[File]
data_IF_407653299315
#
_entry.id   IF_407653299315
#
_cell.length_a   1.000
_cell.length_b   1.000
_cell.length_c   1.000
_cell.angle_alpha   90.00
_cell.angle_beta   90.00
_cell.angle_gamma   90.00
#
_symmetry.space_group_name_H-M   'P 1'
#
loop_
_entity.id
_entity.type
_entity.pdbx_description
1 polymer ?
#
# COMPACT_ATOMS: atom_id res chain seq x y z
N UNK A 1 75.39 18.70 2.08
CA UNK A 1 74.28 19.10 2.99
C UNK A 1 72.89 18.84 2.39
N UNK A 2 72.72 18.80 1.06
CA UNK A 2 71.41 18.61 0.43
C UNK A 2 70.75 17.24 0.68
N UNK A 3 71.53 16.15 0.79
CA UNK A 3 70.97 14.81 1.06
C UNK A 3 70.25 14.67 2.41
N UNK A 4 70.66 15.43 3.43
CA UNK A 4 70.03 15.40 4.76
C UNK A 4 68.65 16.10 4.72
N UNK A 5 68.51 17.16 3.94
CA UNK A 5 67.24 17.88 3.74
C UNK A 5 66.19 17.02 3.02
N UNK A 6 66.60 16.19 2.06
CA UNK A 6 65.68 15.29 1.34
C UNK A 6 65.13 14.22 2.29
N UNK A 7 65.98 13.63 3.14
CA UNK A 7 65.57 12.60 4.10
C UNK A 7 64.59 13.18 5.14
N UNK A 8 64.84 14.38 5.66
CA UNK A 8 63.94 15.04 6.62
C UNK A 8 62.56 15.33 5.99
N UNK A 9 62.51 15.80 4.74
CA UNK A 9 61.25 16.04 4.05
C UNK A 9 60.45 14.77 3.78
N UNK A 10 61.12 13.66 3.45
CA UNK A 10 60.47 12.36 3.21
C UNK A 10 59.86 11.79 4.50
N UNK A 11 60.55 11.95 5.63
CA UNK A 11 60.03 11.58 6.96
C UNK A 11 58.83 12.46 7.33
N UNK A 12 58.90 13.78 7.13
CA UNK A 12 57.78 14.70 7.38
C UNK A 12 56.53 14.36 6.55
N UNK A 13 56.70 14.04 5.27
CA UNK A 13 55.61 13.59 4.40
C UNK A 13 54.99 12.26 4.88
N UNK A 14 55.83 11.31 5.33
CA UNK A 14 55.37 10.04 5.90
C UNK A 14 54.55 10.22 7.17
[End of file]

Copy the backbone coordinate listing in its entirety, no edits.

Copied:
data_IF_407653299315
#
_entry.id   IF_407653299315
#
_cell.length_a   1.000
_cell.length_b   1.000
_cell.length_c   1.000
_cell.angle_alpha   90.00
_cell.angle_beta   90.00
_cell.angle_gamma   90.00
#
_symmetry.space_group_name_H-M   'P 1'
#
loop_
_entity.id
_entity.type
_entity.pdbx_description
1 polymer ?
#
# COMPACT_ATOMS: atom_id res chain seq x y z
N UNK A 1 75.39 18.70 2.08
CA UNK A 1 74.28 19.10 2.99
C UNK A 1 72.89 18.84 2.39
N UNK A 2 72.72 18.80 1.06
CA UNK A 2 71.41 18.61 0.43
C UNK A 2 70.75 17.24 0.68
N UNK A 3 71.53 16.15 0.79
CA UNK A 3 70.97 14.81 1.06
C UNK A 3 70.25 14.67 2.41
N UNK A 4 70.66 15.43 3.43
CA UNK A 4 70.03 15.40 4.76
C UNK A 4 68.65 16.10 4.72
N UNK A 5 68.51 17.16 3.94
CA UNK A 5 67.24 17.88 3.74
C UNK A 5 66.19 17.02 3.02
N UNK A 6 66.60 16.19 2.06
CA UNK A 6 65.68 15.29 1.34
C UNK A 6 65.13 14.22 2.29
N UNK A 7 65.98 13.63 3.14
CA UNK A 7 65.57 12.60 4.10
C UNK A 7 64.59 13.18 5.14
N UNK A 8 64.84 14.38 5.66
CA UNK A 8 63.94 15.04 6.62
C UNK A 8 62.56 15.33 5.99
N UNK A 9 62.51 15.80 4.74
CA UNK A 9 61.25 16.04 4.05
C UNK A 9 60.45 14.77 3.78
N UNK A 10 61.12 13.66 3.45
CA UNK A 10 60.47 12.36 3.21
C UNK A 10 59.86 11.79 4.50
N UNK A 11 60.55 11.95 5.63
CA UNK A 11 60.03 11.58 6.96
C UNK A 11 58.83 12.46 7.33
N UNK A 12 58.90 13.78 7.13
CA UNK A 12 57.78 14.70 7.38
C UNK A 12 56.53 14.36 6.55
N UNK A 13 56.70 14.04 5.27
CA UNK A 13 55.61 13.59 4.40
C UNK A 13 54.99 12.26 4.88
N UNK A 14 55.83 11.31 5.33
CA UNK A 14 55.37 10.04 5.90
C UNK A 14 54.55 10.22 7.17